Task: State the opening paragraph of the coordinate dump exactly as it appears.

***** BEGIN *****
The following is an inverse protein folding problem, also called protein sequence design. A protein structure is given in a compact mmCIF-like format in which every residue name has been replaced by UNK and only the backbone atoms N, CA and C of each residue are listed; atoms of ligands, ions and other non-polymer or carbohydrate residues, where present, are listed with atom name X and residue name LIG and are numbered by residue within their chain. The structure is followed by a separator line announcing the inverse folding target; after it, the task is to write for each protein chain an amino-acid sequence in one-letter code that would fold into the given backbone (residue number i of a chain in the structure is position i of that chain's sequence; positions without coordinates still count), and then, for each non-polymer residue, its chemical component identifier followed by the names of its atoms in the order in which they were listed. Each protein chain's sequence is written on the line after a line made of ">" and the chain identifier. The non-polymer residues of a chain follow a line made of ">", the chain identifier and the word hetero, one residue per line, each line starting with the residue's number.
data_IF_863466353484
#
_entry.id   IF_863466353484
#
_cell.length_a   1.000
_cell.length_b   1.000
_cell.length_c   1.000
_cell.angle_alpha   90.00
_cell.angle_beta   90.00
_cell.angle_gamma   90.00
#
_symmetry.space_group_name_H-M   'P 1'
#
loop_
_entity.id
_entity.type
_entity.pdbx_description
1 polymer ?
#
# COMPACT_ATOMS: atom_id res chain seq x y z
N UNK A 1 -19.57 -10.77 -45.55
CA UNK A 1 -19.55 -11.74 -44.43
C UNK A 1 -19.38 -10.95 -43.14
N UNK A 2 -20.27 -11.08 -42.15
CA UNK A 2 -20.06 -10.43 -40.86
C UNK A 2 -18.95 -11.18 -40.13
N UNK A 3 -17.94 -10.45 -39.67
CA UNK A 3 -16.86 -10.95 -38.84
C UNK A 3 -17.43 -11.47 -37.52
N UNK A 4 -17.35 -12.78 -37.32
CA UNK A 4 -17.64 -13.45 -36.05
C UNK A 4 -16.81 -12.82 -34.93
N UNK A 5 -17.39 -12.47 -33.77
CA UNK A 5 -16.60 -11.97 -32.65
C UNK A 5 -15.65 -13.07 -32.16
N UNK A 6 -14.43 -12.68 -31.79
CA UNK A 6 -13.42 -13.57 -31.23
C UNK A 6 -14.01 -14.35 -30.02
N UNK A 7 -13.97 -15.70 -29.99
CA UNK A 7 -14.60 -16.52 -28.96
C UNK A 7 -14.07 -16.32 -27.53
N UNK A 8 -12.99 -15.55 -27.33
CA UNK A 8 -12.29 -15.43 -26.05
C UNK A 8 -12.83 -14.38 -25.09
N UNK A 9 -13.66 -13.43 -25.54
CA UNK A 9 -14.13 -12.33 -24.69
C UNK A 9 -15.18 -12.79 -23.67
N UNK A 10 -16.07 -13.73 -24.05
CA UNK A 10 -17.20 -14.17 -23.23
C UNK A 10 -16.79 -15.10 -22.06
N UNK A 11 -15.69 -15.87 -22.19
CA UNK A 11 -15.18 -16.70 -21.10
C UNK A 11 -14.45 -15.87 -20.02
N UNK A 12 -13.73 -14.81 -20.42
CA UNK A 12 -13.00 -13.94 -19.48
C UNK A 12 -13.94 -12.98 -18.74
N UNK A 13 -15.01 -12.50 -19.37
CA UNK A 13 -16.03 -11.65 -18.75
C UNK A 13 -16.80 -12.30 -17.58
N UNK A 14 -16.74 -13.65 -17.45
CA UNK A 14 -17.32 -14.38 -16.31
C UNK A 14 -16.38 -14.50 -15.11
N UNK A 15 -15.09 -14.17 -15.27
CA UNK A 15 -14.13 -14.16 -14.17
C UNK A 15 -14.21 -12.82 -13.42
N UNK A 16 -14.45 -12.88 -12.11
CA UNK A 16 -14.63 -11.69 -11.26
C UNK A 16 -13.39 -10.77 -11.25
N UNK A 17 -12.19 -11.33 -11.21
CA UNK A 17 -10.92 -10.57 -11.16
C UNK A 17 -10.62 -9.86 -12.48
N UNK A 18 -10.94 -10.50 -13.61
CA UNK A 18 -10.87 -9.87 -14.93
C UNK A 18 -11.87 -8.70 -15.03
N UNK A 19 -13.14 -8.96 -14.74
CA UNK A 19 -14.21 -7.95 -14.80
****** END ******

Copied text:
The following is an inverse protein folding problem, also called protein sequence design. A protein structure is given in a compact mmCIF-like format in which every residue name has been replaced by UNK and only the backbone atoms N, CA and C of each residue are listed; atoms of ligands, ions and other non-polymer or carbohydrate residues, where present, are listed with atom name X and residue name LIG and are numbered by residue within their chain. The structure is followed by a separator line announcing the inverse folding target; after it, the task is to write for each protein chain an amino-acid sequence in one-letter code that would fold into the given backbone (residue number i of a chain in the structure is position i of that chain's sequence; positions without coordinates still count), and then, for each non-polymer residue, its chemical component identifier followed by the names of its atoms in the order in which they were listed. Each protein chain's sequence is written on the line after a line made of ">" and the chain identifier. The non-polymer residues of a chain follow a line made of ">", the chain identifier and the word hetero, one residue per line, each line starting with the residue's number.